Master of Arts in Education (MA)
Equity, Diversity and Inclusive Education, Urban Education
Pamela A. Redmond, Jim O'Connor
Pre-conceived ideas of what makes up a gifted and talented student often stops teachers from identifying large segments of gifted students, including those who have disabilities, for whom English is a second language, ethnic minorities, and low-income students. Once identified, teachers often do not know how to differentiate their curriculum to create successful opportunities for their students. This two-day teacher professional development gives educators information and skills to identify and intelligently support all gifted and talented students in their class room. Educators will learn how to use extension activities such as the most difficult first, volunteer pre-test, and a learning contract to engage gifted students. Using differentiation and compacting teachers are able to ensure the success of their gifted students.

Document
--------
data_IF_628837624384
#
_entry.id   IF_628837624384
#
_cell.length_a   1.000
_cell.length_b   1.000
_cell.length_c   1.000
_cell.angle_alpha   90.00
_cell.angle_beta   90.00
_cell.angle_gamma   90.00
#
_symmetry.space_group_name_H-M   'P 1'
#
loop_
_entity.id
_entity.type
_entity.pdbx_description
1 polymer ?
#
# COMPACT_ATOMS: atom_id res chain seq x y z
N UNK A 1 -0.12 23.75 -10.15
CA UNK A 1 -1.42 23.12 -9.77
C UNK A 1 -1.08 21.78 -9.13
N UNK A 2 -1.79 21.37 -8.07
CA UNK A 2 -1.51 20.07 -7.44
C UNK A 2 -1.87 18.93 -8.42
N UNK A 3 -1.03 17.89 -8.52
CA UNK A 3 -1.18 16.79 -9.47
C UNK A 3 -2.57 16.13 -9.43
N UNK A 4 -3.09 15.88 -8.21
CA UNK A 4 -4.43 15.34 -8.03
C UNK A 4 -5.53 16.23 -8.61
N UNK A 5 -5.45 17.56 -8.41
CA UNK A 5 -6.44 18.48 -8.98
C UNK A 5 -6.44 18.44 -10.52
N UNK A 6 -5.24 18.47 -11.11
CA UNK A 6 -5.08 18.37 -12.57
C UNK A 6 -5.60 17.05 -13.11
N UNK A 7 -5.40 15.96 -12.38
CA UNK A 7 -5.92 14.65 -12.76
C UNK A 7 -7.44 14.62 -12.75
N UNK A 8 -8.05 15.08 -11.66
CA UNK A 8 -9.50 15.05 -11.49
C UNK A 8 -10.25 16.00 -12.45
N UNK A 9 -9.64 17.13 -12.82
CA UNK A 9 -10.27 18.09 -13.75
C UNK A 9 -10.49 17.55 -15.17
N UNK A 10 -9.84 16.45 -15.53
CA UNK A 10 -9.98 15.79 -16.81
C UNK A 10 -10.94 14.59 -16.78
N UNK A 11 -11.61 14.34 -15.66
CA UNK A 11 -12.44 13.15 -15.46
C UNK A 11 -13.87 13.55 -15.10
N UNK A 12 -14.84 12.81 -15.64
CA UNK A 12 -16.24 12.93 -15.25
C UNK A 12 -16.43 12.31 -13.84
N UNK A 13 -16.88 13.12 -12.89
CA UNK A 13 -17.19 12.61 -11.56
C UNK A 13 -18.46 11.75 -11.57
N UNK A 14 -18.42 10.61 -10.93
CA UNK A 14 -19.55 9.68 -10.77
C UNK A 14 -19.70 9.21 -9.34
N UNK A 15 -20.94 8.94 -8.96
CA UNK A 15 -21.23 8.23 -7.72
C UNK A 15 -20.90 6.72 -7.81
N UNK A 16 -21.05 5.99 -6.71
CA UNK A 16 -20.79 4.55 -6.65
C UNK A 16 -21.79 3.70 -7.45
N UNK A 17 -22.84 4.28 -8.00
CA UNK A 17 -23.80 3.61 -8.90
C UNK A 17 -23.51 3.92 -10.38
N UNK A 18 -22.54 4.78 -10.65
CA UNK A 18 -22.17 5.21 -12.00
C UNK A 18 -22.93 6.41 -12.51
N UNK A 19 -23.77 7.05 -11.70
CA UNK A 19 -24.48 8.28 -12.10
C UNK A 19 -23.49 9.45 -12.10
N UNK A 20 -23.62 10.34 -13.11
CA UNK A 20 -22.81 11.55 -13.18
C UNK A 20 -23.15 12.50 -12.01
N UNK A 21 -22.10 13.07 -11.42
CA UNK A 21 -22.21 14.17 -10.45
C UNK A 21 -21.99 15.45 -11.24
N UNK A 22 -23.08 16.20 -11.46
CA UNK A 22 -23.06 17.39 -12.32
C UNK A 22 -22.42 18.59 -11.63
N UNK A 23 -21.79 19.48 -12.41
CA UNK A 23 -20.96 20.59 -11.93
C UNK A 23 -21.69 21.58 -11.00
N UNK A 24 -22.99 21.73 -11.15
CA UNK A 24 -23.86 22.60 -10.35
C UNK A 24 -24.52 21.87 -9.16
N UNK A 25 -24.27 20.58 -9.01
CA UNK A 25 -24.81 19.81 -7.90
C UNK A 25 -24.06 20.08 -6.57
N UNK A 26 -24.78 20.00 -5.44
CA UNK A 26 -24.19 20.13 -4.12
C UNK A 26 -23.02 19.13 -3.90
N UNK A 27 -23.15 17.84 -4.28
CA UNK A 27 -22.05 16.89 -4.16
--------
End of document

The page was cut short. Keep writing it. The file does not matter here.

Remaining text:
Frisinger, S. (2016). Differentiating for Gifted Students, Including Low-Income, Students of Color, or Those with a Learning Disability, in the General Education Classroom Urban Education. Retrieved from https://touroscholar.touro.edu/tucgsoe/271